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Food24 Restaurant Ed checks out the new winter menu at Terroir, a truly remarkable restaurant.

by: Cath Shone: Food24 Restaurant Editor | 15 May 2009

Translated from the French, Terroir means "a sense of place" or "soil" to most people. For me it was first and foremost a seven-letter word I once put down to win a game of scrabble. Until last week that is, when I was invited to Terroir to try their winter menu.

Now, I think about a beautiful setting, unbelievable food, and a charismatic chef who looks like one of Carrie Bradshaw's ex-boyfriends in Sex and the City. Not gonna say which one.

On Friday afternoon The Lovely Jules and I hopped into Paddy (her green Mini Cooper) and took off for Kleine Zalze wine estate in the bicycle lane also known as the N2. (Roadworks… sigh.)

When we arrived at Terroir it took my breath away. We entered via a charmingly understated veranda with tables laid out in an intimate setting which I could wax lyrical about; but then that would leave no time for the food.

As our cheeks touched the seats we were greeted by a friendly hostess and two glasses of bubbly. Nice touch.

The chef, the multi-award winning Michael Broughton, came over to introduce himself and chat about the new winter menu. He explained how they will constantly revise it and work on new dishes to keep it fresh. It all sounded so very appetising, though not nearly preparing us of what was to come.

The choice of starters available at the moment are: a light and fluffy prawn risotto, pig trotters you would want to write home about and a melt-in-your mouth potato gnocchi. They are all outstanding, but I'm going to have to put my flag into the pig's trotters. Sensational. Not a hoof on the plate as one might imagine, but rather shredded meat off the bone mixed with bacon and mushroom, wrapped in a rice paper parcel and served with a mustard and parsley drizzle and a poached quail egg.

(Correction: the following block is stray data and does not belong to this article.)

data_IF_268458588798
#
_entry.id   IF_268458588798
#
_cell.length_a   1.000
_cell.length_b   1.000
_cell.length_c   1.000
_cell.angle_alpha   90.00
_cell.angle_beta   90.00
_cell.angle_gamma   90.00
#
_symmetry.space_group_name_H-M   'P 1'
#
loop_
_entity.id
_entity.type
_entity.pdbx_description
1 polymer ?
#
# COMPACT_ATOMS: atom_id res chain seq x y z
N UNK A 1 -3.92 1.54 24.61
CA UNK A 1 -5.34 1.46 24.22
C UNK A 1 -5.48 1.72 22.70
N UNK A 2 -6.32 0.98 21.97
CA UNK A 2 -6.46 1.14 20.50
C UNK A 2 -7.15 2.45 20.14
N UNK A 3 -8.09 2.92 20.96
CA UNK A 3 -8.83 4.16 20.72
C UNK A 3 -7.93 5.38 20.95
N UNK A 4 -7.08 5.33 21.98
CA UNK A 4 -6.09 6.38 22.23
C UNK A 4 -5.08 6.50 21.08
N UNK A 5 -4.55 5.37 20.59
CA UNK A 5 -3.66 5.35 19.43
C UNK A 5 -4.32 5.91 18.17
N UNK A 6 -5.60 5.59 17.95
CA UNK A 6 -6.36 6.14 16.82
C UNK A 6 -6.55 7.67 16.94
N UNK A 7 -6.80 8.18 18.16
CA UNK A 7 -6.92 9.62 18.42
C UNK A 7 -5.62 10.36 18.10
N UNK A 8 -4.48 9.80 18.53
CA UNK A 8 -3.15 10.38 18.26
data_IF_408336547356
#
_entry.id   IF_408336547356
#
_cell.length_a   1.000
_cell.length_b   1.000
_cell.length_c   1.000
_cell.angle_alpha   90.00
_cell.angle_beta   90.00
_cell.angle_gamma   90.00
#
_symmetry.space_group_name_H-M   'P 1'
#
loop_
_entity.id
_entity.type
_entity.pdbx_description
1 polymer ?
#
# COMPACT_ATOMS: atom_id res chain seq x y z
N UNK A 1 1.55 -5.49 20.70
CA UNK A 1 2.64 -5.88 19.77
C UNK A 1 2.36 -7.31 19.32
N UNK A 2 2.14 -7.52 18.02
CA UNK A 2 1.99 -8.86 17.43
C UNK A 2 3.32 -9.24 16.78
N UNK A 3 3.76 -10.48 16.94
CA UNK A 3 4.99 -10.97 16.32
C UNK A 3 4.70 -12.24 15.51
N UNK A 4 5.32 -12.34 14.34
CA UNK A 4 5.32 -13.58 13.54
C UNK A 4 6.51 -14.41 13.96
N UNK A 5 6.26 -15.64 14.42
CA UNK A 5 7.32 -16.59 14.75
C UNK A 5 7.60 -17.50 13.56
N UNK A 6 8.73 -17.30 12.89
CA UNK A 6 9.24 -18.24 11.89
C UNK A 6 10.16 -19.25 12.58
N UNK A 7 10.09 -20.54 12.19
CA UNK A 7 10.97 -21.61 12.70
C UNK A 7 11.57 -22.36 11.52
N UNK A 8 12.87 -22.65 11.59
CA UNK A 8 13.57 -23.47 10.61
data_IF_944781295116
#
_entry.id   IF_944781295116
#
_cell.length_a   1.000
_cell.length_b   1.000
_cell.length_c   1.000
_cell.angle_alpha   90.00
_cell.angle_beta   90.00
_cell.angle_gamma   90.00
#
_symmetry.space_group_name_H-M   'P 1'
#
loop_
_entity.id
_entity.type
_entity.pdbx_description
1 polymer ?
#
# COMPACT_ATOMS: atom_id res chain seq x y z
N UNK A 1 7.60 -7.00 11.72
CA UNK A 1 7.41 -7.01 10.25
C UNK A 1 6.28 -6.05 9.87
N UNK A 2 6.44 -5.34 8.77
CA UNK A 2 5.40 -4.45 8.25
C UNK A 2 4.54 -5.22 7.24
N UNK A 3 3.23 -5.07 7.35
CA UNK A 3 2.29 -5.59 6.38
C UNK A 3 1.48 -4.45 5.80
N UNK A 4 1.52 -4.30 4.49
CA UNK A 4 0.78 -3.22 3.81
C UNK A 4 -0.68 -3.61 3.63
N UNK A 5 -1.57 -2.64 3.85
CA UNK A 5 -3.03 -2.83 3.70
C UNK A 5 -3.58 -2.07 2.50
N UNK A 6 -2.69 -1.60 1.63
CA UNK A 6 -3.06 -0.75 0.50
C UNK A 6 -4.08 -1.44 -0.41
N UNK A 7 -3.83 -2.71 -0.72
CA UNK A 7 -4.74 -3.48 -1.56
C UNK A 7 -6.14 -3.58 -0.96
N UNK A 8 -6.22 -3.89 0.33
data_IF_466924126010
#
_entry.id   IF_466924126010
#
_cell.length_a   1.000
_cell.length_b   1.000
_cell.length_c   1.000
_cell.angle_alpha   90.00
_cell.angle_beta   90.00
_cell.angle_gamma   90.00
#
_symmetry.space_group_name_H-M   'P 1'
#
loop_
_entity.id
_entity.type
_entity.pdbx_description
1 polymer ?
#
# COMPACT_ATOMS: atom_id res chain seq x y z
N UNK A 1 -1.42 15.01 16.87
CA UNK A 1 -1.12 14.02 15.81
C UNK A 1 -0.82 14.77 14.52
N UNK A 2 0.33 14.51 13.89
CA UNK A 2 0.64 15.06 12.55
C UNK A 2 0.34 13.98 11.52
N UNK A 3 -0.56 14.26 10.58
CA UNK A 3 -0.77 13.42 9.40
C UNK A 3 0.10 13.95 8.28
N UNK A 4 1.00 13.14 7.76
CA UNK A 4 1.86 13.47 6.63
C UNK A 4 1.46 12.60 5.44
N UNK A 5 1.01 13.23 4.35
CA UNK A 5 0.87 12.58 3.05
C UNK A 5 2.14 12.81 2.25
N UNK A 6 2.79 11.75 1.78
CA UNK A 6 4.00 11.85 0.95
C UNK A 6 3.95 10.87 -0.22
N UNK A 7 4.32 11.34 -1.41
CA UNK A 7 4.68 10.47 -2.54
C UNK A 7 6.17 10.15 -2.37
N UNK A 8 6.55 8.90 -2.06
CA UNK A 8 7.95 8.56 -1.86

(Bizerca is also about the pigs trotters at the moment. Has SA food gone recession-chic already?)

The three choices for mains at the moment are: grilled line fish (kabeljou) served with seasonal vegetables and fish fritters or a rump steak (which could have come on the rarer side) with a béarnaise sauce and thick, crispy home made chips – not fries. The vegetarian choice was a tomato tart. I'd have to go with the steak, because the sauce is just out of this world. Michael does a mean sauce.

For dessert : you can choose between a cheese board or two other desserts. The selection changes often and there is always a good choice from a pear and Frangelico crème brulee to orange gratin with white chocolate sorbet. We were lucky enough to be the first to try a newbie… chocolate torte with a caramel ice cream known as dulce de leche.

The winter menu consists of three courses at R195, which can sometimes be a bit much, so they offer diners two courses for R150.

The wine list is terrific. As well as the fabulous estate wines (the tasting room is next door for a convenient pre-lunch wine tasting), there is a selection of other local wines to choose from. The estate wines are all extremely reasonably priced on the menu: The Pinot Noir 2007 for R135 a bottle for example or the Cellar Selection Chenin Blanc 2008 at R65 a bottle.

This, coupled with remarkable food makes the whole kit and caboodle brilliant value …if you don't mind a drive out to the most beautiful place, on the narrowest motorway on earth!

Go and try it. I'm off to the gym!

Cath Shone is Food24's Restaurant Editor. Email her on or review a restaurant here.

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